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Pressure immobilisation

The pressure immobilisation technique was developed in the 1970s as a technique to slow the movement of venom throughout the body. Research has shown that when pressure is applied to the bite area, less venom reaches the bloodstream.

Pressure immobilisation is appropriate for bites from Funnel-web and Mouse spiders, snakes, Blue-ringed octopus, cone shells and sea snakes.

Do not use pressure-immobilisation for spider bites other than from a funnel web spider, jellyfish stings, stonefish and other fish stings, bites by scorpions, centipedes, beetles.

This video from the Australian venom research unit shows how to pressure immobilise a lower limb.

Applying a Pressure Immbolisation Bandage

(Call for help ASAP, trigger PLB if there is no mobile phone coverage)

2) Apply a broad pressure bandage over the bite site as soon as possible.
* Crepe bandages are ideal, but any flexible material may be used.
* Do not take off clothing, as the movement of doing so will promote the movement of venom into the bloodstream.
* Keep the bitten limb, and the patient, as still as possible.
* Bandage from the lower portion of the bitten limb upwards.

3) The bandage should be as tight as you would apply to a sprained ankle.
(Apply firm even pressure with the bandage, but not to tight, you do NOT want to reduce blood flow)

4) Extend the bandage as high as possible up the limb.

5) Apply a splint to the leg. Any padded rigid object may be used as a splint. E.g. a padded piece of wood or tree branch, rolled up newspapers etc – with towel or clothing as padding. Bind it firmly to as much of the leg as possible.

6) Keep the patient still and relaxed.

7) Lie the patient down to prevent walking or moving around.

8) Monitor patient and wait for rescue services to arrive.

For bites to other parts of the body, the Australian venom research unit suggests the following additional advice.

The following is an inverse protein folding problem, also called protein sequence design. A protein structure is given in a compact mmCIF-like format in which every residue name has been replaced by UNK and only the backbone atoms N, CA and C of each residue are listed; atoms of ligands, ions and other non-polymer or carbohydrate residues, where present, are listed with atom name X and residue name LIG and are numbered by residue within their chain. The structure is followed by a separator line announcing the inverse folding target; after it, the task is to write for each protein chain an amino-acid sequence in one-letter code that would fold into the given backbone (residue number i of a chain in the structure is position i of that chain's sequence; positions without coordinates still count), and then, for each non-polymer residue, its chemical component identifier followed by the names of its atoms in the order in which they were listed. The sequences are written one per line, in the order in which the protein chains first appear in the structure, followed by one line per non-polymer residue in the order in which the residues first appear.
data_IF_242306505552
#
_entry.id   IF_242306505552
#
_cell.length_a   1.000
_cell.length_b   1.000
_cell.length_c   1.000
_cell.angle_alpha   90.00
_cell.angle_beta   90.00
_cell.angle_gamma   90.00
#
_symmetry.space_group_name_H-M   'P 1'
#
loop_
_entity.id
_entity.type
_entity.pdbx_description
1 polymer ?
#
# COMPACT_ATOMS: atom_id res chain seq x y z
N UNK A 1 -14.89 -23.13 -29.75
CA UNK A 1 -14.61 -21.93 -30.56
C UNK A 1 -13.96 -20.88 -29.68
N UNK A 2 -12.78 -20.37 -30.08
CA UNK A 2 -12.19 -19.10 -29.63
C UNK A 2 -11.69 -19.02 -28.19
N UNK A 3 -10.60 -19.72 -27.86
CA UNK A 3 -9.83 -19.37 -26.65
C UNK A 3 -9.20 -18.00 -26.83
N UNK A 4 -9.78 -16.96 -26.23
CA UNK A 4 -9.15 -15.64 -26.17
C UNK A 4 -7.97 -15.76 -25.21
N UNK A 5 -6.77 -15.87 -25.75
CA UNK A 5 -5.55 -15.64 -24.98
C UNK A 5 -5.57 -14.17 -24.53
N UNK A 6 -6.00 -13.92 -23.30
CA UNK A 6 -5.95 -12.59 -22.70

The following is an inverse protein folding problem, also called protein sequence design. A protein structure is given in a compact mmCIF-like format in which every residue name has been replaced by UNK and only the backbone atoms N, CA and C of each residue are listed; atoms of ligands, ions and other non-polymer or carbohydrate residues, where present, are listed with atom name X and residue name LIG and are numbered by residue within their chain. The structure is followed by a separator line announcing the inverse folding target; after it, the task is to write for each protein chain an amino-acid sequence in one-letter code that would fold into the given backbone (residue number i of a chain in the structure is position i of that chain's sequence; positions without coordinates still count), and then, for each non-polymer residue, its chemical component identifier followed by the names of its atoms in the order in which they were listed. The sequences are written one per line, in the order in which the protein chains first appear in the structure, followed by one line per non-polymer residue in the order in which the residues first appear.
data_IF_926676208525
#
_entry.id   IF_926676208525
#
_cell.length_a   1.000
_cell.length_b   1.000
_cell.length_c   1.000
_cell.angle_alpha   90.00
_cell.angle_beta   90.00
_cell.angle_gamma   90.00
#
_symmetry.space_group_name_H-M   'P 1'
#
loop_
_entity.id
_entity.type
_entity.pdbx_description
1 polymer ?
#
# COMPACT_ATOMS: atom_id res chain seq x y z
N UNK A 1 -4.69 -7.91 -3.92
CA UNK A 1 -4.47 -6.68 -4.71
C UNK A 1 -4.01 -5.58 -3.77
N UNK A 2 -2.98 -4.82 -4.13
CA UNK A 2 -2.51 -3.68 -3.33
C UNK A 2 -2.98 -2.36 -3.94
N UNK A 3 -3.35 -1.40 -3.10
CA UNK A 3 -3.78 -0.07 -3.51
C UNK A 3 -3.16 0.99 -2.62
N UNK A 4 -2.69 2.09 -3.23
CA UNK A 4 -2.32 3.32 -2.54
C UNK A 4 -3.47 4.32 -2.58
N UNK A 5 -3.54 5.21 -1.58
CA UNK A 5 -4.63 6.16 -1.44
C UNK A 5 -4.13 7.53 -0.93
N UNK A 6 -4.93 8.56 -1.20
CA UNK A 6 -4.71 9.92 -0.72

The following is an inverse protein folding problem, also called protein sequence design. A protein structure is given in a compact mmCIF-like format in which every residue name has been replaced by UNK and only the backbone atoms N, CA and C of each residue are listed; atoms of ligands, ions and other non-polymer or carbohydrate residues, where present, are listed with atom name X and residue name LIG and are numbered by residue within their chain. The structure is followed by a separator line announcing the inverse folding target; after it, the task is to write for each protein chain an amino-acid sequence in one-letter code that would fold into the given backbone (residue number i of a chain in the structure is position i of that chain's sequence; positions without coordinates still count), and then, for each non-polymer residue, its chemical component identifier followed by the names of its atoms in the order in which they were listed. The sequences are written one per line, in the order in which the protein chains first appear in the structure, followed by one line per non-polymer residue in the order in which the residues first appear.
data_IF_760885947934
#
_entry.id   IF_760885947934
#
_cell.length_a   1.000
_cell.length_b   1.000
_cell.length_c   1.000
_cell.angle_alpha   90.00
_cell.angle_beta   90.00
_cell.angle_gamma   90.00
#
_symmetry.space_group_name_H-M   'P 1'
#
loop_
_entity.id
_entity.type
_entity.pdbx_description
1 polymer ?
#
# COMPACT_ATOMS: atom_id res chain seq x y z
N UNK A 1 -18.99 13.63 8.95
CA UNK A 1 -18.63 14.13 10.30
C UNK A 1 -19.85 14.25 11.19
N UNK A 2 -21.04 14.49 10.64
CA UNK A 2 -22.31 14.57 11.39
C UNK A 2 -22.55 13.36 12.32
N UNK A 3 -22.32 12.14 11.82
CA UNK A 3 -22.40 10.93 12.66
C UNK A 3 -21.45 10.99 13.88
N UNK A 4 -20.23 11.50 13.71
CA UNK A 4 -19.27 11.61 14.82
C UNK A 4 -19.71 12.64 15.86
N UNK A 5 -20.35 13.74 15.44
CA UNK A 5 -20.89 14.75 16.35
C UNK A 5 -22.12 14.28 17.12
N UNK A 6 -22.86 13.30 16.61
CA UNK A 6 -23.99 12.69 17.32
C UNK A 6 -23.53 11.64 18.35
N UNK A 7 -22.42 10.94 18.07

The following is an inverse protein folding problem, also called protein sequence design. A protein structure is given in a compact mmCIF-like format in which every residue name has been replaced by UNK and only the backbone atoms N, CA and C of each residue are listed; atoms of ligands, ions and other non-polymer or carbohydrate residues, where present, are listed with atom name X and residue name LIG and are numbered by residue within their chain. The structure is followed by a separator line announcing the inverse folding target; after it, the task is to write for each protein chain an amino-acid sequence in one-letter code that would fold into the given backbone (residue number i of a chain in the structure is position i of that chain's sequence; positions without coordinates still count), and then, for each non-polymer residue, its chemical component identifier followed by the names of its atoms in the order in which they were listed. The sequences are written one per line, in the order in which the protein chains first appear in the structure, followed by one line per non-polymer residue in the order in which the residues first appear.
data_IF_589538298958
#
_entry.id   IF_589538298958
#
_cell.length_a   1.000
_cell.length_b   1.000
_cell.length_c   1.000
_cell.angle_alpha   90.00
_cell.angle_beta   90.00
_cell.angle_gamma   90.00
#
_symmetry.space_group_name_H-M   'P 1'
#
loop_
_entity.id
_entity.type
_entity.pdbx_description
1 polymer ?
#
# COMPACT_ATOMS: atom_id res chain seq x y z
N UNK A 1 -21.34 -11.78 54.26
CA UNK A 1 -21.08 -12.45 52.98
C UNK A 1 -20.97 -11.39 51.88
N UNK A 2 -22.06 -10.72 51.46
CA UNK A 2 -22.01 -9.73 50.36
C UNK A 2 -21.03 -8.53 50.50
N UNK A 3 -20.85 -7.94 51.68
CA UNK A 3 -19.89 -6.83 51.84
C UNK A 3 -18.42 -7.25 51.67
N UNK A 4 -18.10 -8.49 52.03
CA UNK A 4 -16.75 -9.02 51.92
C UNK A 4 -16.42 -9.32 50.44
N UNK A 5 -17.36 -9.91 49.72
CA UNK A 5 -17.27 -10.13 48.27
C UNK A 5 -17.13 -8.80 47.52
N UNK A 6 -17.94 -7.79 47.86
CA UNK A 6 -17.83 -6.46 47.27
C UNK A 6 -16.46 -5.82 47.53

Bites to the hand or forearm
Bandage as much of the arm as possible, starting at the fingers. Use a splint to the elbow.
Use a sling to immobilise the arm. Keep the patient still. Lie the patient down to prevent movement walking or moving around.

Bites to trunk
If possible apply firm pressure over a large area covering bite/sting area. Do not restrict chest movement. Keep the patient still. Keep the pressure consistent untill help arrives.

Bites to head or neck
Keep the patient as still as possible, await for medication aid.

DOs and DON’Ts
The Australian venom research unit also makes the following points:

* DO keep the patient still and limit patient transportation as much as possible.

* DO apply pressure-immobilisation first aid even if the venom appears to have already got into the bloodstream: the application of pressure-immobilisation first aid may prevent further absorption of venom from the bite or sting site during transport to hospital.

* DO keep bandages and splints on until the patient reaches medical care.

* DO NOT cut or incise the bitten area.

* DO NOT apply an arterial tourniquet. (Arterial tourniquets, which cut off the circulation to the limb, are potentially dangerous, and are no longer recommended for any type of bite or sting in Australia.)

* DO NOT wash the bitten area or suck the bite. The type of snake involved may be identified by the detection of venom on the skin. If the snake can be safely killed, bring it to the hospital with the victim.